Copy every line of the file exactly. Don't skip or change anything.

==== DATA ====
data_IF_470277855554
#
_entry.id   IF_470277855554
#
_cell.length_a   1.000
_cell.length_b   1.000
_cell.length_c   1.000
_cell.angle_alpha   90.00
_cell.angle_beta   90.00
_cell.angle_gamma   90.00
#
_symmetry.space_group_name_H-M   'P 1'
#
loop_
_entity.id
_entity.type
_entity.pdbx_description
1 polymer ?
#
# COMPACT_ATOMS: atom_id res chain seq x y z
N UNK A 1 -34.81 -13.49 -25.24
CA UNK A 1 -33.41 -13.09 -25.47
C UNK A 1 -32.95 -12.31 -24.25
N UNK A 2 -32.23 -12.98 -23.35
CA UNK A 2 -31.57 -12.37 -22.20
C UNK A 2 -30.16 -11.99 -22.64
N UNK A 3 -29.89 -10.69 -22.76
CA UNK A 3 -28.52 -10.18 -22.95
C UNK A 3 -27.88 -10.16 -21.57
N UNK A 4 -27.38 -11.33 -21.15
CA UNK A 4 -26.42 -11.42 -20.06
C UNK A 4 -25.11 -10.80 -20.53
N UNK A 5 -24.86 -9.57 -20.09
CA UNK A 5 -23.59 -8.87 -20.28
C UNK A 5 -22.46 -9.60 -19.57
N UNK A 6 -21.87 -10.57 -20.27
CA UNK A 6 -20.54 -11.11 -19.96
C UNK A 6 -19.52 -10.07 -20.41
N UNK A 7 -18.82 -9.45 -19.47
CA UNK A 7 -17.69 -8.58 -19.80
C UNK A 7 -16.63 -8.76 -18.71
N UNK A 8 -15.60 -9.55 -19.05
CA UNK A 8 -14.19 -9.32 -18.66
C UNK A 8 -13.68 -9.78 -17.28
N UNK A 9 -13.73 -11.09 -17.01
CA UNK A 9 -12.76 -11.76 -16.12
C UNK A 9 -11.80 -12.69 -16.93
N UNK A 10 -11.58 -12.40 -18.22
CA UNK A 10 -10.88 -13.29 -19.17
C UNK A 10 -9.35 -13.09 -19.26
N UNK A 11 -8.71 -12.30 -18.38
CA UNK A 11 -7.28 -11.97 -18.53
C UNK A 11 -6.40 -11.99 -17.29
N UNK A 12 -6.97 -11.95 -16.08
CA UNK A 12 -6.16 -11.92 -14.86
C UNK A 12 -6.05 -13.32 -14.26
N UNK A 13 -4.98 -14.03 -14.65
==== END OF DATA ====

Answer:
data_IF_470277855554
#
_entry.id   IF_470277855554
#
_cell.length_a   1.000
_cell.length_b   1.000
_cell.length_c   1.000
_cell.angle_alpha   90.00
_cell.angle_beta   90.00
_cell.angle_gamma   90.00
#
_symmetry.space_group_name_H-M   'P 1'
#
loop_
_entity.id
_entity.type
_entity.pdbx_description
1 polymer ?
#
# COMPACT_ATOMS: atom_id res chain seq x y z
N UNK A 1 -34.81 -13.49 -25.24
CA UNK A 1 -33.41 -13.09 -25.47
C UNK A 1 -32.95 -12.31 -24.25
N UNK A 2 -32.23 -12.98 -23.35
CA UNK A 2 -31.57 -12.37 -22.20
C UNK A 2 -30.16 -11.99 -22.64
N UNK A 3 -29.89 -10.69 -22.76
CA UNK A 3 -28.52 -10.18 -22.95
C UNK A 3 -27.88 -10.16 -21.57
N UNK A 4 -27.38 -11.33 -21.15
CA UNK A 4 -26.42 -11.42 -20.06
C UNK A 4 -25.11 -10.80 -20.53
N UNK A 5 -24.86 -9.57 -20.09
CA UNK A 5 -23.59 -8.87 -20.28
C UNK A 5 -22.46 -9.60 -19.57
N UNK A 6 -21.87 -10.57 -20.27
CA UNK A 6 -20.54 -11.11 -19.96
C UNK A 6 -19.52 -10.07 -20.41
N UNK A 7 -18.82 -9.45 -19.47
CA UNK A 7 -17.69 -8.58 -19.80
C UNK A 7 -16.63 -8.76 -18.71
N UNK A 8 -15.60 -9.55 -19.05
CA UNK A 8 -14.19 -9.32 -18.66
C UNK A 8 -13.68 -9.78 -17.28
N UNK A 9 -13.73 -11.09 -17.01
CA UNK A 9 -12.76 -11.76 -16.12
C UNK A 9 -11.80 -12.69 -16.93
N UNK A 10 -11.58 -12.40 -18.22
CA UNK A 10 -10.88 -13.29 -19.17
C UNK A 10 -9.35 -13.09 -19.26
N UNK A 11 -8.71 -12.30 -18.38
CA UNK A 11 -7.28 -11.97 -18.53
C UNK A 11 -6.40 -11.99 -17.29
N UNK A 12 -6.97 -11.95 -16.08
CA UNK A 12 -6.16 -11.92 -14.86
C UNK A 12 -6.05 -13.32 -14.26
N UNK A 13 -4.98 -14.03 -14.65